updated 5/8/2007 12:21:33 AM ET 2007-05-08T04:21:33

Some of the aid intended for the poorest of Medicare's participants — tens of millions of dollars — probably never made it to them during the first year of the new Medicare drug benefit.

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Some so-called dual-eligibles — seniors and disabled people whose incomes are so low that they also qualify for Medicaid — were never told that they could seek reimbursement for some drug-related expenses, federal investigators say in a report to be released Tuesday.

The Bush administration took extra precautions to help the group. It said that the government should cover the cost of medicine for dual-eligibles retroactively — back to the first day of the month when the beneficiary became eligible for Medicaid.

The federal government pays the insurers for that retroactive coverage — about $100 million in 2006. Then, the plans are required to reimburse their dual-eligible customers for drug costs incurred during those months when they were eligible for extra help but not yet in their new plan.

"Given the vulnerability of the dual-eligible population, it seems unlikely that the majority of these beneficiaries would have contacted their (insurance plan) for reimbursement if they were not notified of their right to do so," the Government Accountability Office said.

The agency that oversees the drug benefit, the Centers for Medicare and Medicaid Services, recently revised the letter it uses to notify dual-eligibles they've been enrolled in a drug plan. The letter now lets beneficiaries know they may be eligible for reimbursement of previous expenses.

Medicare officials said the challenges associated with moving more than 6 million dual-eligibles into the new drug benefit were immense. In that context, the report's recommendations constitute minor refinements for the program, which cost the federal government about $30 billion last year.

"We must object to the overwhelmingly negative tone of the findings set forth in this report," said Leslie Norwalk, acting administrator for the Centers for Medicare and Medicaid Services. "We believe that an evenhanded report would begin by prominently acknowledging the overall success of CMS' efforts."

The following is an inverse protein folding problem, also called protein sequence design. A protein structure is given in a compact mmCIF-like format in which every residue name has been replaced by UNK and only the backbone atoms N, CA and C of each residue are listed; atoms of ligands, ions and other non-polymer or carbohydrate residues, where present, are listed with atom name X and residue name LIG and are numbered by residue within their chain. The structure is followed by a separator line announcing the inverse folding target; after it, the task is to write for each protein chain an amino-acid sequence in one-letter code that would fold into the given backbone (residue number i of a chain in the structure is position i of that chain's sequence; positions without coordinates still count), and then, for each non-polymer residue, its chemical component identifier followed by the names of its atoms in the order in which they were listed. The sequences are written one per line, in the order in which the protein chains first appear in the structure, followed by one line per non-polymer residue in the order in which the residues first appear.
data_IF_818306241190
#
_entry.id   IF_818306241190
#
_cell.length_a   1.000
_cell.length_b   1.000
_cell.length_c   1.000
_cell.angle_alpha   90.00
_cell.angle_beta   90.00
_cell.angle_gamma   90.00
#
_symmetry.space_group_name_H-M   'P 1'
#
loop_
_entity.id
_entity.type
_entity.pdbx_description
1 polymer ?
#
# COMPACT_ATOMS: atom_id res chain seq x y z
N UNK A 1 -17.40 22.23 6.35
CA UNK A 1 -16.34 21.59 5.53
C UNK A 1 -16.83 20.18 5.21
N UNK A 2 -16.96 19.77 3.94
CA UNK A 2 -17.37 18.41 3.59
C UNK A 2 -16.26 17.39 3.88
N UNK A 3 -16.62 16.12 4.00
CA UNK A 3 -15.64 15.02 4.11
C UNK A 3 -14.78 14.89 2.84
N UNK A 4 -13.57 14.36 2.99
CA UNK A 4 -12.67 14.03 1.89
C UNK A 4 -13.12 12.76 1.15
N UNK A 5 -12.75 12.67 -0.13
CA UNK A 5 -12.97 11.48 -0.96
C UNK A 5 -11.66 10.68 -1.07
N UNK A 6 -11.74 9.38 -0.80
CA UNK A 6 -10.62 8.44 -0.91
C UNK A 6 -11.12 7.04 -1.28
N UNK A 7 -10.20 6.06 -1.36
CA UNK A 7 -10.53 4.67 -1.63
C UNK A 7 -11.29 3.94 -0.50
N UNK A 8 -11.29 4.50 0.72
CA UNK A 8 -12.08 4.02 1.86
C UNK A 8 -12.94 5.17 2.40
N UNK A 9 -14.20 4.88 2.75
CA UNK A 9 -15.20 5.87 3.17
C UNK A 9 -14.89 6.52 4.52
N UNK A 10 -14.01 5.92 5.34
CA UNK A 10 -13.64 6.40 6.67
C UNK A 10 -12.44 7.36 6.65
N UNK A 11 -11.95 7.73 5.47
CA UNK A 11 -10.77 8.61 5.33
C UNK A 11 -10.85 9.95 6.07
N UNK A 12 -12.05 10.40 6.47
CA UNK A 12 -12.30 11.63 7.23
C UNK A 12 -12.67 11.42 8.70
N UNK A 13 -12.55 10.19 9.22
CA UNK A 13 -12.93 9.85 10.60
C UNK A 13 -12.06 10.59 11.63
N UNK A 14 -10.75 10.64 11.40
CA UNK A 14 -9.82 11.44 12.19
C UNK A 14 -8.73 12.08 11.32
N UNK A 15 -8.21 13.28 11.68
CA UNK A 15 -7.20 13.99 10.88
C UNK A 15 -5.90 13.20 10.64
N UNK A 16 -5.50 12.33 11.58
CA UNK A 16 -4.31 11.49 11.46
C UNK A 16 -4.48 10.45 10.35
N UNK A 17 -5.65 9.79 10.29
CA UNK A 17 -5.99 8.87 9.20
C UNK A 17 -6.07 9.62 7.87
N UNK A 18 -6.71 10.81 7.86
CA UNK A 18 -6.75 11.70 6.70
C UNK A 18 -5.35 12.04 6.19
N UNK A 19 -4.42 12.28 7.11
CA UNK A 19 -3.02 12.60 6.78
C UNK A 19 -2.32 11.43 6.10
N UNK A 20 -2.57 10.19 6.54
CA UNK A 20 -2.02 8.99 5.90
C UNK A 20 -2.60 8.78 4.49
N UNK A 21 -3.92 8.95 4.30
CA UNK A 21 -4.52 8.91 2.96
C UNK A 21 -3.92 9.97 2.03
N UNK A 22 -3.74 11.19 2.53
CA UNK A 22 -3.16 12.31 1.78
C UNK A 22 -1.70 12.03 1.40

Norwalk took issue with the investigators' conclusion that CMS put the Medicare program at risk of paying insurers for several months when they are not providing drug benefits. She said the conclusion was unsubstantiated.

Indeed, the agency has educated partners that insurers have an obligation to reimburse their customers or other payers for costs that customers incurred during the retroactive period.

But senators seemed to side with the investigators.

"I'm very disturbed that CMS paid out about $100 million to plans to pay claims for dual eligibles, yet CMS can't say if the plans lived up to their obligations," said Sen. Charles Grassley, R-Iowa. "Apparently, both the beneficiaries and the government were shortchanged."

Sen. Max Baucus, D-Mont., said the report indicates serious gaps in the information that low-income enrollees are given and the financial help they receive. Sen. Jay Rockefeller, D-W.Va., said the report sheds light on "yet another example of how private plans are being grossly overpaid for services they have not provided."

But Karen Ignagni, president and CEO of a trade group representing the insurance industry, said the insurers know about the requirements for reimbursing beneficiaries for retroactive drug expenses, and they are strongly committed to doing so.

"There is no confusion within the health plan community about that responsibility," she said.

At times, there have been problems with government databases that can cause delays in reimbursement by insurers, she said.

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